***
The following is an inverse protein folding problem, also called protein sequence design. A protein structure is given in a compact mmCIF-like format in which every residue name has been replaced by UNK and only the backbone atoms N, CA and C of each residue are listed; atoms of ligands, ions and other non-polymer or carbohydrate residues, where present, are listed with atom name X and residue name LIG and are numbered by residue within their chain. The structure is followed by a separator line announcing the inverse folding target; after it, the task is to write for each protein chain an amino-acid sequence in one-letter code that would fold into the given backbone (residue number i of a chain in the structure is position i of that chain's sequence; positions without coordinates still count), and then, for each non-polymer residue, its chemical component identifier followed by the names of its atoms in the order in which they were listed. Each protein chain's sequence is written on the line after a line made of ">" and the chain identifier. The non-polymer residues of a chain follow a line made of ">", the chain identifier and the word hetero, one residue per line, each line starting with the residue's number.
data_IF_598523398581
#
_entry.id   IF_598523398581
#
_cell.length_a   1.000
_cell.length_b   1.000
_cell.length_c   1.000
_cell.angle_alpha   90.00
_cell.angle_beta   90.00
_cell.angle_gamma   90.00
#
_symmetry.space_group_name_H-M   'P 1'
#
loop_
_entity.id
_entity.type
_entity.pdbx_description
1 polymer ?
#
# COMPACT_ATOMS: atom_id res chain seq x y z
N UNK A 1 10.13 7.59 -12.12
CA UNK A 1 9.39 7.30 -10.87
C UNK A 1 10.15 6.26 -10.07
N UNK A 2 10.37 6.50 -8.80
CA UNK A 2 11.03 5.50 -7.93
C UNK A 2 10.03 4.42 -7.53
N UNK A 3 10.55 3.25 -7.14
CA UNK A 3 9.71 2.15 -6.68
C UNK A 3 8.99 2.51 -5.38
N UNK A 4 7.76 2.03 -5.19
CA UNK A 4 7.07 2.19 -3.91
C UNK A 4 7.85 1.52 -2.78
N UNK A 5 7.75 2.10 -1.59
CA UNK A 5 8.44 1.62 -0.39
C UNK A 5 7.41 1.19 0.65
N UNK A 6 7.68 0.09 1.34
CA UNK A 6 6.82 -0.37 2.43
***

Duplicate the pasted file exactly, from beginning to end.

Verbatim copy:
The following is an inverse protein folding problem, also called protein sequence design. A protein structure is given in a compact mmCIF-like format in which every residue name has been replaced by UNK and only the backbone atoms N, CA and C of each residue are listed; atoms of ligands, ions and other non-polymer or carbohydrate residues, where present, are listed with atom name X and residue name LIG and are numbered by residue within their chain. The structure is followed by a separator line announcing the inverse folding target; after it, the task is to write for each protein chain an amino-acid sequence in one-letter code that would fold into the given backbone (residue number i of a chain in the structure is position i of that chain's sequence; positions without coordinates still count), and then, for each non-polymer residue, its chemical component identifier followed by the names of its atoms in the order in which they were listed. Each protein chain's sequence is written on the line after a line made of ">" and the chain identifier. The non-polymer residues of a chain follow a line made of ">", the chain identifier and the word hetero, one residue per line, each line starting with the residue's number.
data_IF_598523398581
#
_entry.id   IF_598523398581
#
_cell.length_a   1.000
_cell.length_b   1.000
_cell.length_c   1.000
_cell.angle_alpha   90.00
_cell.angle_beta   90.00
_cell.angle_gamma   90.00
#
_symmetry.space_group_name_H-M   'P 1'
#
loop_
_entity.id
_entity.type
_entity.pdbx_description
1 polymer ?
#
# COMPACT_ATOMS: atom_id res chain seq x y z
N UNK A 1 10.13 7.59 -12.12
CA UNK A 1 9.39 7.30 -10.87
C UNK A 1 10.15 6.26 -10.07
N UNK A 2 10.37 6.50 -8.80
CA UNK A 2 11.03 5.50 -7.93
C UNK A 2 10.03 4.42 -7.53
N UNK A 3 10.55 3.25 -7.14
CA UNK A 3 9.71 2.15 -6.68
C UNK A 3 8.99 2.51 -5.38
N UNK A 4 7.76 2.03 -5.19
CA UNK A 4 7.07 2.19 -3.91
C UNK A 4 7.85 1.52 -2.78
N UNK A 5 7.75 2.10 -1.59
CA UNK A 5 8.44 1.62 -0.39
C UNK A 5 7.41 1.19 0.65
N UNK A 6 7.68 0.09 1.34
CA UNK A 6 6.82 -0.37 2.43